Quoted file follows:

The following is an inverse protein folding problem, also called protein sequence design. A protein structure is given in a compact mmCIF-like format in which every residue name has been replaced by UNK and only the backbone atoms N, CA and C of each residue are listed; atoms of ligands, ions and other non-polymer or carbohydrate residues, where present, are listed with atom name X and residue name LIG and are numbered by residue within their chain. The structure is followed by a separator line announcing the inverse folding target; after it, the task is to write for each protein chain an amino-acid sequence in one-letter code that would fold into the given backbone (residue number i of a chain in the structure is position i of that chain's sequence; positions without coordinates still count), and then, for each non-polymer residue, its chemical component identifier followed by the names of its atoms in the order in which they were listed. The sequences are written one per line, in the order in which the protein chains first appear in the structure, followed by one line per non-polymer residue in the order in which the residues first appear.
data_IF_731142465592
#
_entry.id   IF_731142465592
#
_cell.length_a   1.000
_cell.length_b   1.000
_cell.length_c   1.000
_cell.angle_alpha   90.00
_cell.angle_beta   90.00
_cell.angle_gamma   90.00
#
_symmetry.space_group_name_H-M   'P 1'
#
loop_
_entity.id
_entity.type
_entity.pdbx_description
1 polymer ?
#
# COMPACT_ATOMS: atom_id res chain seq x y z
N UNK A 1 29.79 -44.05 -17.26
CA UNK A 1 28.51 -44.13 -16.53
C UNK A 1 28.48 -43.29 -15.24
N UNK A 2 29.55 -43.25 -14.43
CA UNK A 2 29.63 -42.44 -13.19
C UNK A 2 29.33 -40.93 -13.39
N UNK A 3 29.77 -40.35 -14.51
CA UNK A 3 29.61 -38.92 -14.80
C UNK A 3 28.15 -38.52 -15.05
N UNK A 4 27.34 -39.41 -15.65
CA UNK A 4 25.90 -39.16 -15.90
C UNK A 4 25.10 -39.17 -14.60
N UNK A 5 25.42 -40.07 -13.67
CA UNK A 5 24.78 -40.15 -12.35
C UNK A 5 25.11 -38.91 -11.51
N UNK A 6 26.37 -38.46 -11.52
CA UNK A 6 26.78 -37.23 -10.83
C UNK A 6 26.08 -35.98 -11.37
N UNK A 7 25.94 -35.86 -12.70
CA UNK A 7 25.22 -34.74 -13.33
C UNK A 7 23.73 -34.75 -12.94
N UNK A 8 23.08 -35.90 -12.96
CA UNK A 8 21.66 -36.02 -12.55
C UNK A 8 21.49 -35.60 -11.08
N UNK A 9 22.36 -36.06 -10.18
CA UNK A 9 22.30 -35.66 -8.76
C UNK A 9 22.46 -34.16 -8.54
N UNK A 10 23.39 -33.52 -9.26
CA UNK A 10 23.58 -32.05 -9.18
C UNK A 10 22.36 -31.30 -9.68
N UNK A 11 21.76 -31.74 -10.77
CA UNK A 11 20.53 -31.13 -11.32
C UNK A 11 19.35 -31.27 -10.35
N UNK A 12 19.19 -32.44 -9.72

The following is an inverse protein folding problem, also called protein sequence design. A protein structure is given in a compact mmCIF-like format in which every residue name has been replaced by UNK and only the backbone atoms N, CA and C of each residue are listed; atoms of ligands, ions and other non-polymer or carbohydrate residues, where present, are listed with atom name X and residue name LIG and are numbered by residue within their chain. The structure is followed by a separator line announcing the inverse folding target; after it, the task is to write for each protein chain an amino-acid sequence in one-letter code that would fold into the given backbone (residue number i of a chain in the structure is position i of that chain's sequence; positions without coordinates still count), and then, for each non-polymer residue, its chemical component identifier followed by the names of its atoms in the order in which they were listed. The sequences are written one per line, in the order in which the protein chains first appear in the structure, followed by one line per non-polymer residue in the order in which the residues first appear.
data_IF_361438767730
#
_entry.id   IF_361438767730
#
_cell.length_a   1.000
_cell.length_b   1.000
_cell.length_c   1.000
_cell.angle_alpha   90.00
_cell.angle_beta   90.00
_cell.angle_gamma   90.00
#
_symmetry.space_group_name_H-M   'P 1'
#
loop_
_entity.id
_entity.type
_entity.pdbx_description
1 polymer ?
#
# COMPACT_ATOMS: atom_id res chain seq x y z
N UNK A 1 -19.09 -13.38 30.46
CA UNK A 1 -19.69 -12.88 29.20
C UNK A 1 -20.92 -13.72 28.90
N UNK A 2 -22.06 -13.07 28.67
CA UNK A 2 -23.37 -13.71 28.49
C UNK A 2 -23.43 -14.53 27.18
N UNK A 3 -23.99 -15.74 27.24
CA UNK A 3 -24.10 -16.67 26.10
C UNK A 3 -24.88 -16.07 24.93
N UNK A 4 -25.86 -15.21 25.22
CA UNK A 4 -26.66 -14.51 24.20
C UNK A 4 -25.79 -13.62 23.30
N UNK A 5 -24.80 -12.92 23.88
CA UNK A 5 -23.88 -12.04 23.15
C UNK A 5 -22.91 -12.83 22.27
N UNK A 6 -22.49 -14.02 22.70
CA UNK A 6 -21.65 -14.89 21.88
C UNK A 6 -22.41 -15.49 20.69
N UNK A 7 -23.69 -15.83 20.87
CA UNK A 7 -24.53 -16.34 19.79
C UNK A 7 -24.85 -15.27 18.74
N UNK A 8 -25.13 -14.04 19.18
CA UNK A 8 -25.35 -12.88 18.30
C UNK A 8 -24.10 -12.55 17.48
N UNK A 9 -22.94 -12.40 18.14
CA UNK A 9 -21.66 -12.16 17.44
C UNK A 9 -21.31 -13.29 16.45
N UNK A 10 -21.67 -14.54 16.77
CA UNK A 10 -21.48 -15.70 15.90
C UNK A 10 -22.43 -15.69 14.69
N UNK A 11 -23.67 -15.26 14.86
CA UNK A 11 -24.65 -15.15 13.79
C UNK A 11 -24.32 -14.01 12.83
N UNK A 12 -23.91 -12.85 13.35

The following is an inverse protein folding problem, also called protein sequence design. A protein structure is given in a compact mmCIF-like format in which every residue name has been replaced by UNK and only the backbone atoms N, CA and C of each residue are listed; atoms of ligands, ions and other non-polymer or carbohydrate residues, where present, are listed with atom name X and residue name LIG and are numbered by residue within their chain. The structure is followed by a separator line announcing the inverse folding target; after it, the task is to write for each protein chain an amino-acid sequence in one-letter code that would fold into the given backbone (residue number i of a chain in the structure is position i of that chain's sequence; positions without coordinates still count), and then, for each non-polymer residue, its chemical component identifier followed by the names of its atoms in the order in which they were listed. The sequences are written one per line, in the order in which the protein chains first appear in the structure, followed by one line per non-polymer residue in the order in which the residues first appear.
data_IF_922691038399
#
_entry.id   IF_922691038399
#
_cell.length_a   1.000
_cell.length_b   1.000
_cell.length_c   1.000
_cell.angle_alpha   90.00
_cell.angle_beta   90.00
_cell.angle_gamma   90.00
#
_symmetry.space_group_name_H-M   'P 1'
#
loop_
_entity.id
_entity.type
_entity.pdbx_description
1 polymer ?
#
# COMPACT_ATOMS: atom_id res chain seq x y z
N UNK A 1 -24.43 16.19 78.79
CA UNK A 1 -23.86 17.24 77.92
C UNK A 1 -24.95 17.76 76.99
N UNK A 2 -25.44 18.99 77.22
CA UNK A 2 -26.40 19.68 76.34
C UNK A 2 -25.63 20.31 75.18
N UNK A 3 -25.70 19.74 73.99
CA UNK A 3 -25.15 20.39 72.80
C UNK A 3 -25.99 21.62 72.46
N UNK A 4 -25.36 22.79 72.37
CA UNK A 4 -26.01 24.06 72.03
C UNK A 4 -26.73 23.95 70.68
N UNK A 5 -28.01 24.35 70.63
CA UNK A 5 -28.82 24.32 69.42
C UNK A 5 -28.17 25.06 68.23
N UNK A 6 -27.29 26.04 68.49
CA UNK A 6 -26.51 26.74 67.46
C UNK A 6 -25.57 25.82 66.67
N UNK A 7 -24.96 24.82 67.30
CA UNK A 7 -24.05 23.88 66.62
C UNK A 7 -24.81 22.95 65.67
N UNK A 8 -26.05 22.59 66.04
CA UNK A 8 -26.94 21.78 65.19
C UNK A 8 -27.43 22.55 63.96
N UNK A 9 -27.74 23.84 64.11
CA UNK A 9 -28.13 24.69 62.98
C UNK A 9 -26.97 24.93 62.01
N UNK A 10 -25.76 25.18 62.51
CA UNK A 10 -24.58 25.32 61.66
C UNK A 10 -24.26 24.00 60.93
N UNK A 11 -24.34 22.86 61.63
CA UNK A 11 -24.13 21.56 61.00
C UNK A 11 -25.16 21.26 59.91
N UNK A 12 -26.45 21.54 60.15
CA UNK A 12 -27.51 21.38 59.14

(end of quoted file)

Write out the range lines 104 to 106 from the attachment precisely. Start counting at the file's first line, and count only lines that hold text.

N UNK A 10 -21.67 -14.54 16.77
CA UNK A 10 -21.48 -15.70 15.90
C UNK A 10 -22.43 -15.69 14.69